Prius 1st gen – Auxiliary Battery Upgrade
Update 09/11/07 — I’ve been meaning to update this page for a while. We now keep two Miata batteries, manufactured by Interstate/Johnson Controls, in stock for the first generation Prius (and any Miatas that might come in!). We install a standard marine terminal for the positive side, and fabricate a custom negative battery cable. We use a 2×4 under the battery for a height adapter. The standard Toyota vent tubing connects securely with no problems. The upgrade does not require replacing the battery well or any of the mounting equipment. The Interstate battery is 370 CCA, so it’s not as powerful as the Westco and some others, but it does exceed the rating of Toyota’s upgraded battery by 14 CCA, and it’s much more convenient than mail order.
Update 01/18/05 — A customer has sent us a link to a website that sells the upgrade battery for $84.95 with free shipping and has verified that it will work in the Prius. They also sell a conversion kit and supply installation instructions. The do-it-yourself battery test they describe may not catch all bad batteries, but it’s far better than no testing, since the Prius will not start if the 12 volt battery goes dead. Glass mat batteries should be tested using an internal resistance type tester (as opposed to a load tester). We can properly test your Prius 12 volt battery for you, and install the battery conversion for you if you don’t feel like doing it yourself.
Here’s the link– http://elearnaid.com/12vobaforpr2.html
Toyota decided the glass mat battery in the 2001-2003 Prius did not have the necessary capacity, and issued a service bulletin and retrofit kit for installing a higher capacity battery. (The glass mat battery is the small 12 volt battery in the trunk, not the 274 volt battery array under the trunk). The new, higher capacity, glass mat battery is physically larger than the original battery, and will not fit in the original battery tray. To get around this problem, Toyota offers a conversion kit, which currently costs $123. The cost of the upgraded battery, the conversion kit, and the labor to install both ends up being $300, which seems like a lot of money to replace a pretty ordinary battery.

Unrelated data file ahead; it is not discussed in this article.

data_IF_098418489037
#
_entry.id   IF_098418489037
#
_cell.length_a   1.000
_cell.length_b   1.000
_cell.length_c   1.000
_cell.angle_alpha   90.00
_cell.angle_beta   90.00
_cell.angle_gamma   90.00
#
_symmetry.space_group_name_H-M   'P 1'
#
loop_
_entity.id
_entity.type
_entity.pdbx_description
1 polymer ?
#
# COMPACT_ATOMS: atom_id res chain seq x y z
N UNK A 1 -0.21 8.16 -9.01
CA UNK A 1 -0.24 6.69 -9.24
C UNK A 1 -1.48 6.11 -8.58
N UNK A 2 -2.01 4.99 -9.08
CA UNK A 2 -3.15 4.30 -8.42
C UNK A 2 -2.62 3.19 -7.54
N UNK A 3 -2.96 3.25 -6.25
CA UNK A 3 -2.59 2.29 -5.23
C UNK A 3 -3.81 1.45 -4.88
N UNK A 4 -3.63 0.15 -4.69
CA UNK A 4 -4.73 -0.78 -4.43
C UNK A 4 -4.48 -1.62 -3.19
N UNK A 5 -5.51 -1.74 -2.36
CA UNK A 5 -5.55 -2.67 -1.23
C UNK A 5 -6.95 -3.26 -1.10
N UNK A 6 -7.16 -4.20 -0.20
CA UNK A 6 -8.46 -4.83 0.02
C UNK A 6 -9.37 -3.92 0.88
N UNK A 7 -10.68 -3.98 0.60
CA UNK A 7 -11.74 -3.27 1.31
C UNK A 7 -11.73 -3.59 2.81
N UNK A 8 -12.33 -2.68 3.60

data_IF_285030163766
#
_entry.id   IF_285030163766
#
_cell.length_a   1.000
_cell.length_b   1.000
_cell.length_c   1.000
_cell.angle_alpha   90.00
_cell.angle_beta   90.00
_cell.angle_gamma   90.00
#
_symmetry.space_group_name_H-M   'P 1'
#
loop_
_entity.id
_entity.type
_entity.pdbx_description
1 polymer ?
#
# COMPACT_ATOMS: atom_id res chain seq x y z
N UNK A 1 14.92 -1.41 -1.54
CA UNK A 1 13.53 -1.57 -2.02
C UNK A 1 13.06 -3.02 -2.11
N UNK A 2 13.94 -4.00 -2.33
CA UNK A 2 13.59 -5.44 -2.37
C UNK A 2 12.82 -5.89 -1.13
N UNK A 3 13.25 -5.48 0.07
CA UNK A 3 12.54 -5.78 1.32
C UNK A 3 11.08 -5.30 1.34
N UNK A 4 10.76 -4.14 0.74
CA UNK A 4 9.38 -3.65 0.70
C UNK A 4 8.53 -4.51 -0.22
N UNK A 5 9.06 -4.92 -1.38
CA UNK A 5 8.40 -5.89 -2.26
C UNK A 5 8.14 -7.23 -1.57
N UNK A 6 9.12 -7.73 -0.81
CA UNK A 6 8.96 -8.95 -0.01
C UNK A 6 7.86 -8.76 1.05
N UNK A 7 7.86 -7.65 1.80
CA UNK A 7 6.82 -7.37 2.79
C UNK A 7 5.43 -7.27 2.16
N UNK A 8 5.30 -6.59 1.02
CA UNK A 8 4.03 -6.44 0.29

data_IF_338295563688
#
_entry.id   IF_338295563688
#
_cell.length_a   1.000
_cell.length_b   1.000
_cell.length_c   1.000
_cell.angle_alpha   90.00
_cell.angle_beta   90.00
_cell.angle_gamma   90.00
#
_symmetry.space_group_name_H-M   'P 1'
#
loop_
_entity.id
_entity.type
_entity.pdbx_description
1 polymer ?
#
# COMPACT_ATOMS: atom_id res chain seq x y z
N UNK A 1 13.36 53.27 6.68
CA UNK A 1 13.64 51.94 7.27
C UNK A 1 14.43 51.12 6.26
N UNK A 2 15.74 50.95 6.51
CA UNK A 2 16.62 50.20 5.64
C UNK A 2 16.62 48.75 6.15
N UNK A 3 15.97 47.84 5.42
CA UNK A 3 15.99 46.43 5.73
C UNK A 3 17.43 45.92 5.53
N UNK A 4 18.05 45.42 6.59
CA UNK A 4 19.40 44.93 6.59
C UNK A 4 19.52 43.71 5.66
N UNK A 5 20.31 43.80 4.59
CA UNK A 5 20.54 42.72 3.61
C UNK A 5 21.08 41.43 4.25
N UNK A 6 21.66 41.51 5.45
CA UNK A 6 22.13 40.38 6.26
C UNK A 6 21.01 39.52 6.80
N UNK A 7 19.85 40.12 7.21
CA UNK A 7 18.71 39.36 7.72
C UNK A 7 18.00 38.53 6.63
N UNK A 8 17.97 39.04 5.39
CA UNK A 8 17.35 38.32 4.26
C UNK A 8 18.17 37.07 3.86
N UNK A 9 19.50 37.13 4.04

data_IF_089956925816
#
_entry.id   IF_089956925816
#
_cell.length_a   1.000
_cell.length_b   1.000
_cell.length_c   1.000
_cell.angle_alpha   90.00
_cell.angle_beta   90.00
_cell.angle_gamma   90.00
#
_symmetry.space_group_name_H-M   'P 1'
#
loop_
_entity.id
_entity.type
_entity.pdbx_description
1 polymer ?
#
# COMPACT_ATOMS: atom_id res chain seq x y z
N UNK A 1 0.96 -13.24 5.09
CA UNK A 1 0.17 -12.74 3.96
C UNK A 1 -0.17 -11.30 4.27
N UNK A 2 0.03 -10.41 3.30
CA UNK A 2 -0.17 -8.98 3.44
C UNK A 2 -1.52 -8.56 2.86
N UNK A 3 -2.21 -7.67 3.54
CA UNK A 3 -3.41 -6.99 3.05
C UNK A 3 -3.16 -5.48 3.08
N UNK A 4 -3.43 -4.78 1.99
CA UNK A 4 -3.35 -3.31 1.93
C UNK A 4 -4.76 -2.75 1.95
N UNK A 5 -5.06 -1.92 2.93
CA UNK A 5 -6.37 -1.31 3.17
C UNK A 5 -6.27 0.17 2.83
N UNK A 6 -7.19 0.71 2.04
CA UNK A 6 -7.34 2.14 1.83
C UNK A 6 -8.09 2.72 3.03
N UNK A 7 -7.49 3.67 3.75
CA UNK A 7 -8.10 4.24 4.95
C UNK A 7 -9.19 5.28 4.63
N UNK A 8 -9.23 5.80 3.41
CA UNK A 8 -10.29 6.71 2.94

I began to do some research to find a cheaper way. My preliminary findings are in the e-mail below, which I sent to one of our customers who was considering replacing his Prius battery. We have not actually done the procedure I’ve outlined below yet, but I will update this page when we do if it is successful (or delete this page if it’s not). If any do-it-yourselfers out there try it and succeed before we do, drop me an e-mail and let me know how it went.
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I’ve attached the TSB (Technical Service Bulletin) explaining the battery upgrade and the reasons for it. $300 + for a battery replacement just seems excessive to me, so I did a little research for alternate solutions. Your Prius has a glass mat battery that is is sealed with a vent tube that runs outside the car. This is necessary when a battery is installed inside a car rather than in the engine compartment. The Mazda Miata has a similar arraignment and also uses a glass mat battery with a vent tube, so I wondered if the Miata battery might fit into the original sized battery tray.
Here’s what I found: The original battery should have the following dimensions:
197mm (7.75″) long
129mm (5.07″) wide
203mm (7.99″) tall
I got these specs off a bulletin board, as they are not available from Toyota, so they should be verified (by measuring your existing battery) before ordering a battery.
The replacement Miata battery has the following dimensions:
This battery should fit neatly into your existing battery tray without buying the $123.35 conversion kit. It will need a 3/4″ height adapter, which should be easy to fabricate.
The original battery’s CCA (Cold Cranking Amp) rating is 272 CCA.
The oversized Toyota retrofit battery has a rating of 356 CCA.
The Westco Miata battery has a rating of 475 CCA.
Since bigger numbers mean a better battery, the Westco should outperform both the original battery and the improved retrofit battery, and fit in the existing tray as well.
There may be some downsides to this idea, so here’s a list of pros and cons:
1) more powerful battery
2.) no need to buy retrofit kit
3) the battery costs less.
1) my original battery size specs may be wrong or the vent configuration could be incompatible.
2) Toyota dealers will almost certainly make a lot of noise about it being the wrong battery if you ever bring your car in.
3) future owners may find the battery situation confusing.
Last Updated on Friday, 24 December 2010 11:58